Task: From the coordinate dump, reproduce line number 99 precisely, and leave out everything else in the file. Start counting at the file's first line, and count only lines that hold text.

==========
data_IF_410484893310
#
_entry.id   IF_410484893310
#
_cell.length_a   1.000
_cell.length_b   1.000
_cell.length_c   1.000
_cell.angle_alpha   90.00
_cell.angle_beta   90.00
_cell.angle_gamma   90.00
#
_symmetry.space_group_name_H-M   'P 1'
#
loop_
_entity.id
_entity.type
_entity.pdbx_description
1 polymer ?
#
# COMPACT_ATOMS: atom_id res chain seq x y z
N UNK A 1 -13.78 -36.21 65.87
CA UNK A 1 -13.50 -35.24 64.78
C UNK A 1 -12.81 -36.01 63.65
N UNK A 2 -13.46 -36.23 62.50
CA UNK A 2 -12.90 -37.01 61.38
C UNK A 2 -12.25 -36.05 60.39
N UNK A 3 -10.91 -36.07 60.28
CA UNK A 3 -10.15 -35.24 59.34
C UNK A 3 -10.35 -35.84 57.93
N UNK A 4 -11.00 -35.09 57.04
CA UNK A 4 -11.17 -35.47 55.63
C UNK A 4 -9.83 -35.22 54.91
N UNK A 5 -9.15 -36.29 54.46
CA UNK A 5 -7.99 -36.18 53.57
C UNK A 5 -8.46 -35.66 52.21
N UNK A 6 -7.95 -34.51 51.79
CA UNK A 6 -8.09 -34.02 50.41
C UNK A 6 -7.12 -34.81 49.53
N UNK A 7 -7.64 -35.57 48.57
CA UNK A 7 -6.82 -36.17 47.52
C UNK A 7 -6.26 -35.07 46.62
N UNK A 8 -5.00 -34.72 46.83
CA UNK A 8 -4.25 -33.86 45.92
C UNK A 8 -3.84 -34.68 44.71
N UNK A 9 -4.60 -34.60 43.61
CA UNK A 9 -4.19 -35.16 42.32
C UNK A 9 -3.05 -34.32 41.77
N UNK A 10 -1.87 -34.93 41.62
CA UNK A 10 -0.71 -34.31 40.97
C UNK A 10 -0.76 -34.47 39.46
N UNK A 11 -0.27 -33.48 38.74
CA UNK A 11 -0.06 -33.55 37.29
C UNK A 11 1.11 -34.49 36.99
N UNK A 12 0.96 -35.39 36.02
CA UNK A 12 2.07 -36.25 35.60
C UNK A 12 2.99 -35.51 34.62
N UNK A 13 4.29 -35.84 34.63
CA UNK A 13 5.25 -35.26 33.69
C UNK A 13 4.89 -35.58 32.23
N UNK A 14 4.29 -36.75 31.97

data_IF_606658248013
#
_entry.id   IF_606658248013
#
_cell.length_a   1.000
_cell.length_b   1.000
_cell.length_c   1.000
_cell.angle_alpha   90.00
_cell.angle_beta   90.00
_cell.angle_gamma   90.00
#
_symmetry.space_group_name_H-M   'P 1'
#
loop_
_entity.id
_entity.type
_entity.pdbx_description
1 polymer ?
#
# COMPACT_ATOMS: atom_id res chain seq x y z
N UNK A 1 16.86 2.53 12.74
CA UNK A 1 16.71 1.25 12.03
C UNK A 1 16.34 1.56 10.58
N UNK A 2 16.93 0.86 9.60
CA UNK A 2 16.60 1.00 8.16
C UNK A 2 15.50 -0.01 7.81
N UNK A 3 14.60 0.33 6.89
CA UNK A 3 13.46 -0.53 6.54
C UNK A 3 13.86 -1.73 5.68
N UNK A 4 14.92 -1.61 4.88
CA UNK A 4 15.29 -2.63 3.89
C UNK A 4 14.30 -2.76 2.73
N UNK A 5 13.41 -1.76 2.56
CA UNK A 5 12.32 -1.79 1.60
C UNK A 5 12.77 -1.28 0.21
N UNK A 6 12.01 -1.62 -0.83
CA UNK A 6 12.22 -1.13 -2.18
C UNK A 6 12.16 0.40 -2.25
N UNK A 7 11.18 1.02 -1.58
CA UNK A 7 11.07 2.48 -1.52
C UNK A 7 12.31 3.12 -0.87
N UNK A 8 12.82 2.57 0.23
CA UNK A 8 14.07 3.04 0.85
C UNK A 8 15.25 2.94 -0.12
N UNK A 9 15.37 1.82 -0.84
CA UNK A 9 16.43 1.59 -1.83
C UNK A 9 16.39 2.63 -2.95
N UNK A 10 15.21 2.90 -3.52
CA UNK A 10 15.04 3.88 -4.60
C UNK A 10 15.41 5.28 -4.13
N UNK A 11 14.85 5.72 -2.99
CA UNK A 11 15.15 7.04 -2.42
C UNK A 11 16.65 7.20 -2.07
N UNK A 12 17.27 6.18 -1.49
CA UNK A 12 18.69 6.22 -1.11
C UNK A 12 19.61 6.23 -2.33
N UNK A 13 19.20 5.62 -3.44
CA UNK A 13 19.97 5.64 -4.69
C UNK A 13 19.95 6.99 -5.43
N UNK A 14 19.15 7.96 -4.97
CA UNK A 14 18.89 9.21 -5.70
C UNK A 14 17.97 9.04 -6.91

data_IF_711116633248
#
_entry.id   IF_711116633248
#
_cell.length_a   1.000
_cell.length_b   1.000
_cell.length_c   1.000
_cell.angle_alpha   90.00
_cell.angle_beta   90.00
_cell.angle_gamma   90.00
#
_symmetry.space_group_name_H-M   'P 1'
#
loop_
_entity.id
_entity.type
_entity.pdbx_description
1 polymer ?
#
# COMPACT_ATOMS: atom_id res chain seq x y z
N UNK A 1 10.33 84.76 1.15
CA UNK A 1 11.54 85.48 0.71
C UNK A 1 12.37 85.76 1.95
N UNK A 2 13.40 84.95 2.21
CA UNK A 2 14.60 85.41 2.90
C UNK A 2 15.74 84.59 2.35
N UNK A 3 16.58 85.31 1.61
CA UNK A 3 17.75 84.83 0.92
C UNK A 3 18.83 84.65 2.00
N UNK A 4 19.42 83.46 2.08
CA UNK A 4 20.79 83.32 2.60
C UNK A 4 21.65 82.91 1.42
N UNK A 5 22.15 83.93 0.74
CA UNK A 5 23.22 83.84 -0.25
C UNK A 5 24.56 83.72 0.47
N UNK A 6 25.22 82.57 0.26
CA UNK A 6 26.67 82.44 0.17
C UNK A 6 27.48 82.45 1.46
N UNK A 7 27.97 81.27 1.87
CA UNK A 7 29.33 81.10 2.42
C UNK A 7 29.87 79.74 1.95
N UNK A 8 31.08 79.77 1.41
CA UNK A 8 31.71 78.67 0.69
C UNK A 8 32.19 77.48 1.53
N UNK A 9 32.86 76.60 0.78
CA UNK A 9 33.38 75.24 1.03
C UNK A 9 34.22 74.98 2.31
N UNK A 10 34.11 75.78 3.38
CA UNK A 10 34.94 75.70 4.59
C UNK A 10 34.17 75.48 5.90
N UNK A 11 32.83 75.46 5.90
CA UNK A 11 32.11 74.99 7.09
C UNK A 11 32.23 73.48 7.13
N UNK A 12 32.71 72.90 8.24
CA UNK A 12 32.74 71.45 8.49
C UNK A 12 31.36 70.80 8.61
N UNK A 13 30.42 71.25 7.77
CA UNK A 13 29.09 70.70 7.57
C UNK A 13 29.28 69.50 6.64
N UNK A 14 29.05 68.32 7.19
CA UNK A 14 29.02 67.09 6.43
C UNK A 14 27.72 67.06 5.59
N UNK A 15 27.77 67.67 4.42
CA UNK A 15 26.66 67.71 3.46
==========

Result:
N UNK A 7 11.18 1.02 -1.58